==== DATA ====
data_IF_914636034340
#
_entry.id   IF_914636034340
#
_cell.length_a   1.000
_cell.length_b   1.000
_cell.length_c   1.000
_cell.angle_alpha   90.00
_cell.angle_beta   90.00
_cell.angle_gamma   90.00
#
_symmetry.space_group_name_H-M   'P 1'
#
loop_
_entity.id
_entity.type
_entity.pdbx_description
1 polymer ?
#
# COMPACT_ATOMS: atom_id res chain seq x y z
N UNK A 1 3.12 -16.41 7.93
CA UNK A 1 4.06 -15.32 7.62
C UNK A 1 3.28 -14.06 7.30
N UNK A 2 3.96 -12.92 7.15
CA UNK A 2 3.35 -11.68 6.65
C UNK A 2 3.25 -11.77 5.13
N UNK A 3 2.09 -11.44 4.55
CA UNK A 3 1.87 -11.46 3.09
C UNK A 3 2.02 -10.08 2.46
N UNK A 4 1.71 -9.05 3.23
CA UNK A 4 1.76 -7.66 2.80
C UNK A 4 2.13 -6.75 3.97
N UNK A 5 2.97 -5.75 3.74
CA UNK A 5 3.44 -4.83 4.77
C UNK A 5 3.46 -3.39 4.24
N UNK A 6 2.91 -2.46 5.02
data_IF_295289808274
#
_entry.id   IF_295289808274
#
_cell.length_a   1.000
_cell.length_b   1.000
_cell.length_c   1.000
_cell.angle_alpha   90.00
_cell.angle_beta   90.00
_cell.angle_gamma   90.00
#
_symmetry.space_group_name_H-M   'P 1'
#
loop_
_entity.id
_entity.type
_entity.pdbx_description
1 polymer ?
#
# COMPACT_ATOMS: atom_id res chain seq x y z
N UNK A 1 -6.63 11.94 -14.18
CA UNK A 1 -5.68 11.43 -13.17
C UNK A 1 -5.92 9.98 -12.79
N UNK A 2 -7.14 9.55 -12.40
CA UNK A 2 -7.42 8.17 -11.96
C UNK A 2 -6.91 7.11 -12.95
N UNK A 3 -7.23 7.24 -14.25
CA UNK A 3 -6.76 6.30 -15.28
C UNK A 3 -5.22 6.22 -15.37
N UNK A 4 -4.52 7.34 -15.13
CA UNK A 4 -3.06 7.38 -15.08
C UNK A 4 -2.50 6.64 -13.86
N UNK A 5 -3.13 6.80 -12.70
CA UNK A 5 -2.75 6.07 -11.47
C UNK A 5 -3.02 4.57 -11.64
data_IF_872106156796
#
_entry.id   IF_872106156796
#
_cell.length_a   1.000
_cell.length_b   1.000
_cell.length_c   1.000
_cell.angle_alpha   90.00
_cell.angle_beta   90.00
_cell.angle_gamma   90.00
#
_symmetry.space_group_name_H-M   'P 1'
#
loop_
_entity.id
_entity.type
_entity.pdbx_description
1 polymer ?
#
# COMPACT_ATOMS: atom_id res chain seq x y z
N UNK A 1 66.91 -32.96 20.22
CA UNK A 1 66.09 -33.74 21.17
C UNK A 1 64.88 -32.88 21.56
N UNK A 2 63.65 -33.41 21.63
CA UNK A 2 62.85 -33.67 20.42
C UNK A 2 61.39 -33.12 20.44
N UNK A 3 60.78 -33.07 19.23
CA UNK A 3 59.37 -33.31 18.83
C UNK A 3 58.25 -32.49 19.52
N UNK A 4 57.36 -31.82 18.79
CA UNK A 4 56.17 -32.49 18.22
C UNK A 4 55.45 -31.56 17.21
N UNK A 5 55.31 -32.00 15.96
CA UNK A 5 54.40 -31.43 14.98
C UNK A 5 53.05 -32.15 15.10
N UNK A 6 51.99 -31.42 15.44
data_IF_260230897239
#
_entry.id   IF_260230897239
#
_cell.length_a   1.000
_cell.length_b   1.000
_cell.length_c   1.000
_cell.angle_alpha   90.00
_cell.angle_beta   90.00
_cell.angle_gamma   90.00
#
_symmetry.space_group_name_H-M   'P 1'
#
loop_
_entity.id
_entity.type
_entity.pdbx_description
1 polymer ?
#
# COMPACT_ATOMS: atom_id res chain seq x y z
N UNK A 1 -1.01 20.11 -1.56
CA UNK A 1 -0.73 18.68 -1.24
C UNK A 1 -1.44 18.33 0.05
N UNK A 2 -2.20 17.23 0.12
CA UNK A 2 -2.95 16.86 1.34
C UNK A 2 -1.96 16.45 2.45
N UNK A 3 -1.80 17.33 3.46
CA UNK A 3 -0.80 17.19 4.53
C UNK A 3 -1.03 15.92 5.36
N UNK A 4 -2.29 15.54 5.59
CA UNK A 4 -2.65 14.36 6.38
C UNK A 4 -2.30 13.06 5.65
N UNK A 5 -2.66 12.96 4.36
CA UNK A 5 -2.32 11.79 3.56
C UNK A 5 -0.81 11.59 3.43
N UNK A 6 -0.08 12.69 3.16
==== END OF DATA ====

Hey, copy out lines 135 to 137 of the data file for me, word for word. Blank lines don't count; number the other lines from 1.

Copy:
CA UNK A 3 -0.80 17.19 4.53
C UNK A 3 -1.03 15.92 5.36
N UNK A 4 -2.29 15.54 5.59